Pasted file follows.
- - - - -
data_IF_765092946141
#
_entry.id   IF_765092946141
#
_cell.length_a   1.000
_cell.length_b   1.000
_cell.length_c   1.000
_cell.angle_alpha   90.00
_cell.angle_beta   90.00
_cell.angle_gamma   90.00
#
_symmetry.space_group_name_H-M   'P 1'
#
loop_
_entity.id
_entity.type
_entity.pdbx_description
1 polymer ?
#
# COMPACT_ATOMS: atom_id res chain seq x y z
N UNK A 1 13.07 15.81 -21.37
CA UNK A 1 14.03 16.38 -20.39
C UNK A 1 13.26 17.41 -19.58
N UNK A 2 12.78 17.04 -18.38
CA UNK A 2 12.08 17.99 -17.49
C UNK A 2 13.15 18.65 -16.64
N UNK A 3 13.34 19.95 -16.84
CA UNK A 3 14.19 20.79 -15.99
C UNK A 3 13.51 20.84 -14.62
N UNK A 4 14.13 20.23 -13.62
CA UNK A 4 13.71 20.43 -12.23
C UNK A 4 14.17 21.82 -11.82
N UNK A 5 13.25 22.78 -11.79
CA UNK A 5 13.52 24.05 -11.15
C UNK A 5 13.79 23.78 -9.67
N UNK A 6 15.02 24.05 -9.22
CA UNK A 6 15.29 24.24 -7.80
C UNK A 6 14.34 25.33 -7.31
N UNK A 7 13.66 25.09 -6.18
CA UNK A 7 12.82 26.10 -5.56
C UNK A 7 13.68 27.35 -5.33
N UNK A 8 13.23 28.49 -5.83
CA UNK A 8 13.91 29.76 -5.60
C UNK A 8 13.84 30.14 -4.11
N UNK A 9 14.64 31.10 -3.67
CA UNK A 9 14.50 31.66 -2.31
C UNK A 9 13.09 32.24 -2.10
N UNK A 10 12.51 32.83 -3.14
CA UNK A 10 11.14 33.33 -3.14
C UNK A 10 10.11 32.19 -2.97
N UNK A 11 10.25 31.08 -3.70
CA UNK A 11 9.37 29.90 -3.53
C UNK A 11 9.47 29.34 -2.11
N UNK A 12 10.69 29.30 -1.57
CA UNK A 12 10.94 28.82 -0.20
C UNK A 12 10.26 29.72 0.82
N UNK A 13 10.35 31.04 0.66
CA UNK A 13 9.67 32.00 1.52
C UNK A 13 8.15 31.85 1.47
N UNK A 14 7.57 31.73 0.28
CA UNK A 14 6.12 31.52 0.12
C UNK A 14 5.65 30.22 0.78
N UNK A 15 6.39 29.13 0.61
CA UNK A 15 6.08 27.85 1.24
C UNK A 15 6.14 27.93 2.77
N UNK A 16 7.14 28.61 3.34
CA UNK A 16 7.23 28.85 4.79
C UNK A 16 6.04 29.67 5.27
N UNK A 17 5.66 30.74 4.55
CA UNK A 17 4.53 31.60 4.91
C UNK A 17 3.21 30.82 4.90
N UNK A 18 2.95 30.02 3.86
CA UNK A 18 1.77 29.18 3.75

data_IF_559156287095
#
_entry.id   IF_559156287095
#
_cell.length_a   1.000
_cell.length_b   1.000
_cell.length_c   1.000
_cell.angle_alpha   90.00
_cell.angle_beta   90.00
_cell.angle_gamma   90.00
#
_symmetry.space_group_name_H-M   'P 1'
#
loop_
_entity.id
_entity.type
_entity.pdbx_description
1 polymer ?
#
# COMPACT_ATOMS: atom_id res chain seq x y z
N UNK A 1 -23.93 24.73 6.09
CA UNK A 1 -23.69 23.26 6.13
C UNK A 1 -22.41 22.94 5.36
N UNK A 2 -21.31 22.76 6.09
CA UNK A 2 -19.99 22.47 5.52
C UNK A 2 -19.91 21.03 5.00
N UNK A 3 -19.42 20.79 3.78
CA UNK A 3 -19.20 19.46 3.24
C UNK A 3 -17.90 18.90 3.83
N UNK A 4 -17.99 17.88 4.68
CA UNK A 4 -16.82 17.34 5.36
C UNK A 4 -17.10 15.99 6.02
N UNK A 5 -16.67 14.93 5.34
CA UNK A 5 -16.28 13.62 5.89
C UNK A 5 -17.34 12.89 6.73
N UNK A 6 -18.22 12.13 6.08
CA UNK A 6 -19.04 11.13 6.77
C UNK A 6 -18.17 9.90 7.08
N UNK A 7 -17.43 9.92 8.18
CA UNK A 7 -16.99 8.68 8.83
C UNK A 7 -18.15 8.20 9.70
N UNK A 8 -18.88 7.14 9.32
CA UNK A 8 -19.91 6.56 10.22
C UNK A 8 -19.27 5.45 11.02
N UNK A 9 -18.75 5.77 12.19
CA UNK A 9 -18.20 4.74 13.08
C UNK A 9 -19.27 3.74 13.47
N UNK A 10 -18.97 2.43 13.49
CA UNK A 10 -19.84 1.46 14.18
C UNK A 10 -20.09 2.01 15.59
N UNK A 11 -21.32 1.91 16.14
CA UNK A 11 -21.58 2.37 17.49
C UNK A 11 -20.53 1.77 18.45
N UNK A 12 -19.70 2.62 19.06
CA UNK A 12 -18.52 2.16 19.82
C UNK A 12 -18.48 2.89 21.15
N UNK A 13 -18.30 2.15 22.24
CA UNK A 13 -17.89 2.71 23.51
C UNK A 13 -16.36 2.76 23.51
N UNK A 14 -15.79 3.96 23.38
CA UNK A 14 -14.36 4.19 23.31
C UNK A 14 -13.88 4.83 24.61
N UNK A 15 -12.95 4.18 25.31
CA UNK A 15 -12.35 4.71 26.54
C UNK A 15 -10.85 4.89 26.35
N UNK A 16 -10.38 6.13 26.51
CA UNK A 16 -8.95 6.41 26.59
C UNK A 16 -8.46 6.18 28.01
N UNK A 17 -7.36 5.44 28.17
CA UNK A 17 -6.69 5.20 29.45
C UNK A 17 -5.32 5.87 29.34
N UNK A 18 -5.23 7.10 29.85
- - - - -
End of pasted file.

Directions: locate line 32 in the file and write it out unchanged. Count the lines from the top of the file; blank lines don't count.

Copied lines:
C UNK A 4 14.17 21.82 -11.82